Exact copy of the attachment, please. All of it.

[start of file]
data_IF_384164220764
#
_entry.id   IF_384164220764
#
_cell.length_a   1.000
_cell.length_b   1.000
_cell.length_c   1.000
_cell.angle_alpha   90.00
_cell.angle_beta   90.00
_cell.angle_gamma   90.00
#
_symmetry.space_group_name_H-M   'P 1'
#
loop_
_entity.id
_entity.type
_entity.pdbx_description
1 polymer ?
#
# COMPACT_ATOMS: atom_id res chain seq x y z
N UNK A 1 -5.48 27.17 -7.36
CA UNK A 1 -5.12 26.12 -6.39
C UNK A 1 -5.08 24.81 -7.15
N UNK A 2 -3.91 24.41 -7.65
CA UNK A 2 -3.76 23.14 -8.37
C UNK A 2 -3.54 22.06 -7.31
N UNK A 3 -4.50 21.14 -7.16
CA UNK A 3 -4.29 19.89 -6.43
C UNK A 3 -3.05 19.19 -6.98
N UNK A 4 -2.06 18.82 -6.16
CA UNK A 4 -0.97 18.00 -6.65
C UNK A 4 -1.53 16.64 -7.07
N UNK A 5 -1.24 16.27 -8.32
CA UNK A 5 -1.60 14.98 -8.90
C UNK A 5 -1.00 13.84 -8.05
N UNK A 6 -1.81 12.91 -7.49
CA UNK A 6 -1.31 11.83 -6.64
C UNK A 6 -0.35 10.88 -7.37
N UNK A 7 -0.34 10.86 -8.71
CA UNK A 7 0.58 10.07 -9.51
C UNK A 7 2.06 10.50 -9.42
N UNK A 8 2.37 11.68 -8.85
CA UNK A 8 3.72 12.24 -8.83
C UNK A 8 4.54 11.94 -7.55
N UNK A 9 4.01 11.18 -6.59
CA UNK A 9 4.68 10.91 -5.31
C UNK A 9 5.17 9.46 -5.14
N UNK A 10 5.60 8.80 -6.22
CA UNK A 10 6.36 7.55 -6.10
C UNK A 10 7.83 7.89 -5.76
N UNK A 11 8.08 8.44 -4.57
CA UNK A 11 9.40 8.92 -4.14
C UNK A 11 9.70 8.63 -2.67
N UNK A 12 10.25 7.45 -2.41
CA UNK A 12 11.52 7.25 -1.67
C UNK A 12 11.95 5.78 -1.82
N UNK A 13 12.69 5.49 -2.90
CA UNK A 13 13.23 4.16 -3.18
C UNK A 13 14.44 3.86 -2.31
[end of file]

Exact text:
data_IF_384164220764
#
_entry.id   IF_384164220764
#
_cell.length_a   1.000
_cell.length_b   1.000
_cell.length_c   1.000
_cell.angle_alpha   90.00
_cell.angle_beta   90.00
_cell.angle_gamma   90.00
#
_symmetry.space_group_name_H-M   'P 1'
#
loop_
_entity.id
_entity.type
_entity.pdbx_description
1 polymer ?
#
# COMPACT_ATOMS: atom_id res chain seq x y z
N UNK A 1 -5.48 27.17 -7.36
CA UNK A 1 -5.12 26.12 -6.39
C UNK A 1 -5.08 24.81 -7.15
N UNK A 2 -3.91 24.41 -7.65
CA UNK A 2 -3.76 23.14 -8.37
C UNK A 2 -3.54 22.06 -7.31
N UNK A 3 -4.50 21.14 -7.16
CA UNK A 3 -4.29 19.89 -6.43
C UNK A 3 -3.05 19.19 -6.98
N UNK A 4 -2.06 18.82 -6.16
CA UNK A 4 -0.97 18.00 -6.65
C UNK A 4 -1.53 16.64 -7.07
N UNK A 5 -1.24 16.27 -8.32
CA UNK A 5 -1.60 14.98 -8.90
C UNK A 5 -1.00 13.84 -8.05
N UNK A 6 -1.81 12.91 -7.49
CA UNK A 6 -1.31 11.83 -6.64
C UNK A 6 -0.35 10.88 -7.37
N UNK A 7 -0.34 10.86 -8.71
CA UNK A 7 0.58 10.07 -9.51
C UNK A 7 2.06 10.50 -9.42
N UNK A 8 2.37 11.68 -8.85
CA UNK A 8 3.72 12.24 -8.83
C UNK A 8 4.54 11.94 -7.55
N UNK A 9 4.01 11.18 -6.59
CA UNK A 9 4.68 10.91 -5.31
C UNK A 9 5.17 9.46 -5.14
N UNK A 10 5.60 8.80 -6.22
CA UNK A 10 6.36 7.55 -6.10
C UNK A 10 7.83 7.89 -5.76
N UNK A 11 8.08 8.44 -4.57
CA UNK A 11 9.40 8.92 -4.14
C UNK A 11 9.70 8.63 -2.67
N UNK A 12 10.25 7.45 -2.41
CA UNK A 12 11.52 7.25 -1.67
C UNK A 12 11.95 5.78 -1.82
N UNK A 13 12.69 5.49 -2.90
CA UNK A 13 13.23 4.16 -3.18
C UNK A 13 14.44 3.86 -2.31